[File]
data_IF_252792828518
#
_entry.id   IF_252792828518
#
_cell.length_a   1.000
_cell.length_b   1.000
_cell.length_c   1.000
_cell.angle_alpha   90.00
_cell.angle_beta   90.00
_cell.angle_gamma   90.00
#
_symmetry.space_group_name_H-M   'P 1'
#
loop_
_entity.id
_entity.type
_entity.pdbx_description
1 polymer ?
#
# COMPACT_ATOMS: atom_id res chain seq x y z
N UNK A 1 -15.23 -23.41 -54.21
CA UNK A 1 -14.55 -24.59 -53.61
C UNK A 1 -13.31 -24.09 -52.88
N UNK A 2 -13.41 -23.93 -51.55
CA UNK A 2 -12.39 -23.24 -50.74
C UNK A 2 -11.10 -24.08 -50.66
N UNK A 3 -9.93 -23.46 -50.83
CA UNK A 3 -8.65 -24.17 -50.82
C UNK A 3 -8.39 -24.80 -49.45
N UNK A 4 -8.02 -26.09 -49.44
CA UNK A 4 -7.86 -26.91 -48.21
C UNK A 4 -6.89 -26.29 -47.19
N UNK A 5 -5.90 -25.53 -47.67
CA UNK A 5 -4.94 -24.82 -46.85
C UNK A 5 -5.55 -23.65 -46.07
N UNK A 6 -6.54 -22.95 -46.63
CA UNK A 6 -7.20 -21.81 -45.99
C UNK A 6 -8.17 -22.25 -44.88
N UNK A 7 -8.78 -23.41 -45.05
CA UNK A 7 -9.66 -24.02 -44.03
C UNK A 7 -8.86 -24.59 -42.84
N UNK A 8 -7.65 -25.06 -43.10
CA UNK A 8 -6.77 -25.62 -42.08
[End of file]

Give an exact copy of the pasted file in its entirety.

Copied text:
data_IF_252792828518
#
_entry.id   IF_252792828518
#
_cell.length_a   1.000
_cell.length_b   1.000
_cell.length_c   1.000
_cell.angle_alpha   90.00
_cell.angle_beta   90.00
_cell.angle_gamma   90.00
#
_symmetry.space_group_name_H-M   'P 1'
#
loop_
_entity.id
_entity.type
_entity.pdbx_description
1 polymer ?
#
# COMPACT_ATOMS: atom_id res chain seq x y z
N UNK A 1 -15.23 -23.41 -54.21
CA UNK A 1 -14.55 -24.59 -53.61
C UNK A 1 -13.31 -24.09 -52.88
N UNK A 2 -13.41 -23.93 -51.55
CA UNK A 2 -12.39 -23.24 -50.74
C UNK A 2 -11.10 -24.08 -50.66
N UNK A 3 -9.93 -23.46 -50.83
CA UNK A 3 -8.65 -24.17 -50.82
C UNK A 3 -8.39 -24.80 -49.45
N UNK A 4 -8.02 -26.09 -49.44
CA UNK A 4 -7.86 -26.91 -48.21
C UNK A 4 -6.89 -26.29 -47.19
N UNK A 5 -5.90 -25.53 -47.67
CA UNK A 5 -4.94 -24.82 -46.85
C UNK A 5 -5.55 -23.65 -46.07
N UNK A 6 -6.54 -22.95 -46.63
CA UNK A 6 -7.20 -21.81 -45.99
C UNK A 6 -8.17 -22.25 -44.88
N UNK A 7 -8.78 -23.41 -45.05
CA UNK A 7 -9.66 -24.02 -44.03
C UNK A 7 -8.86 -24.59 -42.84
N UNK A 8 -7.65 -25.06 -43.10
CA UNK A 8 -6.77 -25.62 -42.08